USA v. Shults

Filing 920080926

Opinion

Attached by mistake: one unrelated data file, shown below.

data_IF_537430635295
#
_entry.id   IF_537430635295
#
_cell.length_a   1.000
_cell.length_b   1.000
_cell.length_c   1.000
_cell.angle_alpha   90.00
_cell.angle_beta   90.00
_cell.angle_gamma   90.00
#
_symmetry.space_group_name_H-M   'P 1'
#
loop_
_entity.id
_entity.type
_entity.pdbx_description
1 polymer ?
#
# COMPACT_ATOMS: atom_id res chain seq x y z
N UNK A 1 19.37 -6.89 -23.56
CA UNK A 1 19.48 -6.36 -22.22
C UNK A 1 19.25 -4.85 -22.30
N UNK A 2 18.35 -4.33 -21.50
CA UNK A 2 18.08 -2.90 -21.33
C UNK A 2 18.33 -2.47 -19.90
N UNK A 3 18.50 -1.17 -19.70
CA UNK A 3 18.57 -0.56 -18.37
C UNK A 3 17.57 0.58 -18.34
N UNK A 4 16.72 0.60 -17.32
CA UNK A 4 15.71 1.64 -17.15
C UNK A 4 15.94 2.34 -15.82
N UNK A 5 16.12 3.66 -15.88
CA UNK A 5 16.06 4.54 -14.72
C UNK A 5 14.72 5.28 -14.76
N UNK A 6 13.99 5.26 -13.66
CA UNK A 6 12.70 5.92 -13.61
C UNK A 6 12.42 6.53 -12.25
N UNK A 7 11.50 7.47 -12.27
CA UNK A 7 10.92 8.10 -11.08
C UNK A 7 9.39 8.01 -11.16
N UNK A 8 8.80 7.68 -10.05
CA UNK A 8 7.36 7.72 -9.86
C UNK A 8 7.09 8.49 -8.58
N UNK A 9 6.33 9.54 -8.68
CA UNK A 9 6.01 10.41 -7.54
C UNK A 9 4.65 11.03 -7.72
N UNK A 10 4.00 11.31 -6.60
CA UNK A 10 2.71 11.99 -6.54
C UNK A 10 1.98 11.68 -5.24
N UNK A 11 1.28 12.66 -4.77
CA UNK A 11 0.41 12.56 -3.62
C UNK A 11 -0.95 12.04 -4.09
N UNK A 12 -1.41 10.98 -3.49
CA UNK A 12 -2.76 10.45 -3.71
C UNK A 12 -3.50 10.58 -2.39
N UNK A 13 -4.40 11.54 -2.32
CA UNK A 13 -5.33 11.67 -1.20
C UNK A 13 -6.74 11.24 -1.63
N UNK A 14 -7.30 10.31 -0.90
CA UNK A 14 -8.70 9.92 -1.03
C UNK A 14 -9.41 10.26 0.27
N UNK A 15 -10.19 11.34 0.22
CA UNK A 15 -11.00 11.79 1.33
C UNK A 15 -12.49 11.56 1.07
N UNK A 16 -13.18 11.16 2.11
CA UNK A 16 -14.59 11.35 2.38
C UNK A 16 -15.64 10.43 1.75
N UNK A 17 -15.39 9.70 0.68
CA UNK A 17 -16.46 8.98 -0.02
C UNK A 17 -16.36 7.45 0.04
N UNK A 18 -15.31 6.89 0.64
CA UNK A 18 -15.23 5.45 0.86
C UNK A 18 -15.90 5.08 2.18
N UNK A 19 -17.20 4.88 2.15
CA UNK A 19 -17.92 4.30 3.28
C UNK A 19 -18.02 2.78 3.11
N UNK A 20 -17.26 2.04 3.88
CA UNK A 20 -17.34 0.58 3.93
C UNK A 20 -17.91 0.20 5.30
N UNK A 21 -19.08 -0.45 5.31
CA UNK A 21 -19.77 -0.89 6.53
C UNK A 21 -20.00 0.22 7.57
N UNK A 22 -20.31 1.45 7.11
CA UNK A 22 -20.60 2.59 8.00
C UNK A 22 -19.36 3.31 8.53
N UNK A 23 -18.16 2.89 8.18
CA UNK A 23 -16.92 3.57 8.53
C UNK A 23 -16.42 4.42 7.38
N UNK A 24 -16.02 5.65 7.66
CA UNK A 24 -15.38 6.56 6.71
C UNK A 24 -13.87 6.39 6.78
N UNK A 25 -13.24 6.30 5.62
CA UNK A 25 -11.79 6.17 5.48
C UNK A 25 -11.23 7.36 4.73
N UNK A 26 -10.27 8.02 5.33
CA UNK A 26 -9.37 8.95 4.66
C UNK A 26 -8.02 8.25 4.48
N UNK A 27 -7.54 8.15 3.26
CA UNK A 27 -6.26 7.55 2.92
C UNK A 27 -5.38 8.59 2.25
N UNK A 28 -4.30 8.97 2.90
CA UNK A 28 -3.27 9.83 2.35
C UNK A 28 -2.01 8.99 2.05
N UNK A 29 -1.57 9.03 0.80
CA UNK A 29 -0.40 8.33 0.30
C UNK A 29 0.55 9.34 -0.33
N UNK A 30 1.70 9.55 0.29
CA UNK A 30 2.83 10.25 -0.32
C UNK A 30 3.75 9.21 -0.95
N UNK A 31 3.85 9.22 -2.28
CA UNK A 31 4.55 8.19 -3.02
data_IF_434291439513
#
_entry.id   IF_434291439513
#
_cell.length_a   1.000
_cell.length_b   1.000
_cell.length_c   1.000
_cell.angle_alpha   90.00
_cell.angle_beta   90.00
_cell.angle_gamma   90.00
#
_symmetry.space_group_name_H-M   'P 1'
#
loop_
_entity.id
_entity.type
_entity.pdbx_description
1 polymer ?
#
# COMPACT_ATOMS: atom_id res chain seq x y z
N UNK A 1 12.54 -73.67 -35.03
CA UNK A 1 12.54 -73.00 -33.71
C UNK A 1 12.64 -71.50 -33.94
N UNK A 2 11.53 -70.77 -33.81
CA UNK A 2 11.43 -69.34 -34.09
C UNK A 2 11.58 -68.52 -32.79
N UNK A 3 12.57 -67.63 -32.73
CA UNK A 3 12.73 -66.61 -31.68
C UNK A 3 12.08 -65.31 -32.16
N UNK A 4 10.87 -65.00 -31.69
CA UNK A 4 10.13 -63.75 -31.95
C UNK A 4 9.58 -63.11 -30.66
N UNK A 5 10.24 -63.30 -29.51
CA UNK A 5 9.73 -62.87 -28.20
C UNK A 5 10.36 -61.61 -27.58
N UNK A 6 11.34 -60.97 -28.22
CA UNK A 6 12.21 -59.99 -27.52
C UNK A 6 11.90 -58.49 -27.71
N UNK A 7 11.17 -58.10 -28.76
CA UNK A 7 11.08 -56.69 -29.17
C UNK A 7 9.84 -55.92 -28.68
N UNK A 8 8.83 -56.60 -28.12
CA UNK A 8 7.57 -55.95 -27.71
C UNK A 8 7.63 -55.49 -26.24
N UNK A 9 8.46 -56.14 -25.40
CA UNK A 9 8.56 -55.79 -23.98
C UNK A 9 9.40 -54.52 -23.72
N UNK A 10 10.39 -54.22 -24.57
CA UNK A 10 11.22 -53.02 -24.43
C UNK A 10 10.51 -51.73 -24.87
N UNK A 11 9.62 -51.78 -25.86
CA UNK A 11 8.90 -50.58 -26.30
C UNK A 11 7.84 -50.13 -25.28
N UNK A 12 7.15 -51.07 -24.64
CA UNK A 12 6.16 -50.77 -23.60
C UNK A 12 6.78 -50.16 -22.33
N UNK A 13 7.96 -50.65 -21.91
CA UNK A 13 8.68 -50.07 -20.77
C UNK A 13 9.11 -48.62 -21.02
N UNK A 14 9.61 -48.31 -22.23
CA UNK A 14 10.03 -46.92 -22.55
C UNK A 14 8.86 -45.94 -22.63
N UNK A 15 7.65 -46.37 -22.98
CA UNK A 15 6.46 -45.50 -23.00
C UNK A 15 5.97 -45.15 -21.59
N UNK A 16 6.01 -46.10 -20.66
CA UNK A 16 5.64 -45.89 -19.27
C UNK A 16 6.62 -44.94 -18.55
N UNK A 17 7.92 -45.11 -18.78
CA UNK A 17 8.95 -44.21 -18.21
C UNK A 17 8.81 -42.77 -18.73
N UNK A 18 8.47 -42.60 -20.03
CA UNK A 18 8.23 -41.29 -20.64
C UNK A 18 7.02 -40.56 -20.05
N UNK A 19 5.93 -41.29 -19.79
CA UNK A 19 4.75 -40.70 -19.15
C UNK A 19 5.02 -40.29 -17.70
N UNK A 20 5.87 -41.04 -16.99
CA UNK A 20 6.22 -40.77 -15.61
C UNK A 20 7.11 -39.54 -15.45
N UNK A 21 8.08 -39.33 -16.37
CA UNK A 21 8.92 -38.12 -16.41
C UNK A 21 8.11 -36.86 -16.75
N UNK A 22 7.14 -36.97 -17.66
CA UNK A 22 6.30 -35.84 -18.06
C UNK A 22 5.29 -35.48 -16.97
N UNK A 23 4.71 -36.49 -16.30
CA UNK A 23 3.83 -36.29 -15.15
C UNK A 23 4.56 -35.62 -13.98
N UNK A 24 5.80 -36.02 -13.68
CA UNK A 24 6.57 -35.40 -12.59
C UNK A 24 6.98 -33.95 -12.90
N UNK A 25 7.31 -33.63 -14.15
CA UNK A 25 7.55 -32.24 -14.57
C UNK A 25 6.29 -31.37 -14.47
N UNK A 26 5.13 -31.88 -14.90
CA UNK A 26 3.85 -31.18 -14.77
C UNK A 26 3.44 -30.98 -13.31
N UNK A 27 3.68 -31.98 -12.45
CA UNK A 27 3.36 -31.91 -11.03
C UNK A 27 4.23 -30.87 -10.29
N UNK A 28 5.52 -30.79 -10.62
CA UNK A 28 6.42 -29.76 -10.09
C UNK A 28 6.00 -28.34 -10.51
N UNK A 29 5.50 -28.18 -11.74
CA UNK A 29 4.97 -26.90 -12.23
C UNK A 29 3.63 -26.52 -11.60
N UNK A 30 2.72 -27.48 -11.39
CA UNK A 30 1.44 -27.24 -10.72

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NOT RECOMMENDED FOR FULL-TEXT PUBLICATION File Name: 08a0578n.06 Filed: September 26, 2008 No. 066512 UNITED STATES COURT OF APPEALS FOR THE SIXTH CIRCUIT UNITED STATES OF AMERICA, Plaintiff-Appellee, v. CHRIS SHULTS, Defendant-Appellant. ) ) ) ) ) ) ) ) ) ) ON APPEAL FROM THE UNITED STATES DISTRICT COURT FOR THE EASTERN DISTRICT OF TENNESSEE Before: MARTIN, ROGERS and SUTTON, Circuit Judges. SUTTON, Circuit Judge. Chris Shults pleaded guilty to conspiring to distribute, and to possessing with the intent to distribute, five or more kilograms of cocaine. The district court imposed a within-guidelines sentence of 87 months. Because the court, in denying Shults's motion for a downward departure, appreciated its discretion to grant the departure and because the sentence was otherwise reasonable, we affirm. I. In May 2006, the government charged Shults with conspiring to distribute, and with distributing, cocaine. He entered into a plea agreement, one component of which required him to cooperate with law enforcement agents. He later assisted the government by obtaining a kilogram of cocaine from an individual named Dewey Lynn Philips in a recorded transaction. A ten-year statutory minimum normally applies to individuals who possess more than five kilograms of cocaine with the intent to distribute it. 21 U.S.C. 841(b)(1)(A). But Shults's presentence report invoked the "safety valve" provision, 18 U.S.C. 3553(f), due to his cooperation with the government, and as a result the report recommended a guideline sentence range of 70 to 87 No. 06-6512 United States v. Shults months. Shults did not object to the presentence report (at least with respect to any issues raised on appeal), and neither did the government. Based on Shults's cooperation, the government filed a motion for a downward departure, asking the court to lower his sentence by one guidelines level, which would have reduced his guidelines range to 6378 months. Shults filed a separate motion for a downward departure based on his cooperation, asking the court to reduce his sentence to 36 months. Although the district court understood its discretion to grant the motion, the court ultimately denied it for two reasons: Shults had been paid for his cooperation, and he had "conceal[ed] criminal activity from the government during a time when [he was] acting . . . as a confidential informant." JA 168. The judge was particularly concerned that Shults's continued criminal activities would have "given enough fodder to defense attorneys to challenge [his] credibility to make it impossible for the government to use [him]." JA 168. The court next considered what sentence was "sufficient but not greater than necessary to accomplish the goals of sentencing established by the Congress." JA 167. After accounting for the 3553(a) factors, including the 7087 month guidelines range, the court imposed a top-of-theguidelines, 87-month sentence--in part due to the seriousness of the offense and in part due to Shults's prior criminal activity and what the court perceived to be a high risk of recidivism. "Does either party," the court then asked, "have any objections to the sentence just pronounced that have not been previously raised?" JA 176. Shults renewed his objections to some factual allegations in the presentence report, and the court granted them, noting that they did not have an impact on his proposed sentence. Neither Shults nor the government raised any other objections to the sentence. 2 No. 06-6512 United States v. Shults II. Shults raises two arguments on appeal: The district court should have granted his motion for a downward departure, and his 87-month sentence is unreasonable. Neither argument has merit. A. In challenging the district court's denial of his motion for a downward departure, Shults faces a serious obstacle. So long as the district court appreciates its authority to grant a downward departure, the exercise of its discretion in opting whether to grant or deny the motion is unreviewable. United States v. Wheaton, 517 F.3d 350, 370 (6th Cir. 2008). Shults has not made this showing. Nothing in the record suggests that the district court did not appreciate its discretion to grant the motion. To the contrary, when the district court gave its reasons for denying the departure, it expressly acknowledged its authority to grant the motion. Apparently seeking to sidestep this limitation on our authority to review a district court's downward-departure ruling, Shults argues that, under 18 U.S.C. 3742(a), we may always review a sentence if: (1) it was imposed "in violation of law"; (2) it resulted from an incorrect application of the guidelines; (3) it was an upward departure; or (4) it was imposed for "an offense for which there is no sentencing guideline and is plainly unreasonable." See United States v. Puckett, 422 F.3d 340, 346 (6th Cir. 2005). Fair enough. But Shults has not made a serious argument that any of the 3742(a) grounds for review apply here, save for the fact that he seems to argue, and in some places explicitly argues, that his sentence was imposed "in violation of law" because the process underlying it and the length of it are unreasonable--a point to which we now turn. 3 No. 06-6512 United States v. Shults B. "In reviewing sentences after Booker, we first ensure that the district court committed no significant procedural error . . . [and] then consider the substantive reasonableness of the sentence imposed." United States v. Grossman, 513 F.3d 592, 595 (2008) (internal question marks omitted). With respect to Shults's procedural arguments, he did not raise any of them before the district court, even after being given an opportunity to do so. Plain-error review thus applies, requiring him "to show (1) error (2) that was obvious or clear, (3) that affected [his] substantial rights and (4) that affected the fairness, integrity, or public reputation of the judicial proceedings." United States v. Vonner, 516 F.3d 382, 386 (6th Cir. 2008) (internal quotation marks omitted). While his brief is long on generalities and short on specifics, Shults first says that the trial court relied on "unproven allegations and hearsay" in sentencing him. Br. at 27. But that is all he says. He never identifies any specific unproven allegations or (allegedly) problematic hearsay, which means the argument is waived on appeal. "[I]ssues averred to in a perfunctory manner, unaccompanied by some effort at developed argumentation, are deemed waived." Leary v. Livingston County, 528 F.3d 438, 449 (6th Cir. 2008) (internal question marks omitted). Nor at any rate is there any indication in the record that the trial court relied on "clearly erroneous facts." United States v. Funk, 534 F.3d 522, 526 (6th Cir. 2008) (internal question marks omitted). Shults's hearsay argument fares no better. Unlike criminal trials, the Rules of Evidence and many constitutional prohibitions, such as the Confrontation Clause, do not apply at sentencing. See Williams v. New York, 337 U.S. 241, 246 (1949) (observing that "courts in this country [have] practiced a policy under which a sentencing judge could exercise a wide discretion in the sources and types of evidence used to assist him in determining" sentence lengths); United States v. Silverman, 976 F.2d 1502, 1504 (6th Cir. 1992) (holding that "any information may be considered [at 4 No. 06-6512 United States v. Shults sentencing], so long as it has sufficient indicia of reliability to support its probable accuracy") (internal quotations marks and emphasis omitted). Shults next goes down the well-worn path of saying that the district court violated the Sixth Amendment by relying upon "judicially found facts . . . not admitted by Mr. Shults." Br. at 28. But that is not true so long as the district court finds such facts in the course of applying advisory guidelines. See United States v. Booker, 543 U.S. 220, 226-27, 245 (2005). And no one doubts that the District Court appreciated the advisory nature of the guidelines. Shults does no better in hinting that the district court misapplied the guidelines. Because he never identifies any specific calculation or application errors, the argument goes nowhere. Leary, 528 F.3d at 449. Shults next argues that the district court gave undue weight to the guidelines by saying that it was giving "substantial weight, or significant weight" to the guidelines calculation. Br. at 39. But this contention misapprehends the record: The judge said only that he "also consider[ed] the advisory guideline range in this case to be significant." JA 172 (emphasis added). The comment shows only that the court considered the guidelines as one important factor among many, which the relevant statute requires. See 18 U.S.C. 3553(a)(4). Shults further argues that the district judge improperly relied on his alleged prior criminal conduct (the subject of the dismissed 2001 charge) in declining to give him a downward variance. Here, too, we have a waiver problem, as he raises the argument for the first time in the case in his appellate reply brief. United States v. Moore, 376 F.3d 570, 576 (6th Cir. 2004). Nor at any rate has he shown (or even attempted to show) that the trial court's fact findings about this criminal activity rested on false factual premises. Nor is there anything in the record that offers any hope for the 5 No. 06-6512 United States v. Shults point. No record evidence suggests that Shults did not try to buy cocaine in 2001, and considerable record evidence suggests he did. And it remains the case that trial judges may rely on charged conduct that did not result in a conviction. See United States v. Conway, 513 F.3d 640, 645 (6th Cir. 2008); U.S.S.G. 4A1.3(a)(2)(E). Later in the sentencing hearing, it is true, the trial court perhaps should not have said that "the United States Court of Appeals for the Sixth Circuit has now found that a sentence within an advisory guideline range is a presumptively reasonable sentence." JA 172. While the statement is accurate, it erroneously suggests that the trial court saw its job as imposing a reasonable sentence, as opposed to one that is "sufficient but not greater than necessary to accomplish the goals of sentencing established by the Congress." JA 167. See United States v. Foreman, 436 F.3d 638, 644 n.1 (6th Cir. 2006). Yet Shults discusses the issue only in his reply brief and so has waived this argument as well, Moore, 376 F.3d at 576. At any rate, no substantial rights were affected here. United States v. Bailey, 488 F.3d 363, 368 (6th Cir. 2007). The judge carefully considered the 3553(a) factors, and "he did not take his eye off the central sentencing considerations before him." United States v. Cruz, 461 F.3d 752, 755 (6th Cir. 2006). There thus is no reason to think that this inappropriate suggestion "affected the outcome" of the sentencing, Bailey, 488 F.3d at 368 (internal quotation marks omitted). Lastly, Shults appears to challenge the length of his sentence, saying it is unduly long in view of his cooperation with the government, among other factors. Because the court issued a withinguidelines sentence, it receives a presumption of reasonableness, Vonner, 516 F.3d at 389, and, as with all sentences, we review the court's application of the 3553(a) factors for abuse of discretion, Grossman, 513 F.3d at 595. No abuse of discretion occurred here: The court fairly applied the 3553(a) factors; the underlying crime normally receives a 10-year mandatory minimum; the court 6 No. 06-6512 United States v. Shults offered legitimate explanations for not varying downward still further; and it adequately explained why Shults has only himself to blame--by continuing to engage in illegal trafficking throughout his cooperation efforts with the government--for not receiving more credit for his efforts on behalf of the government. III. For these reasons, we affirm. 7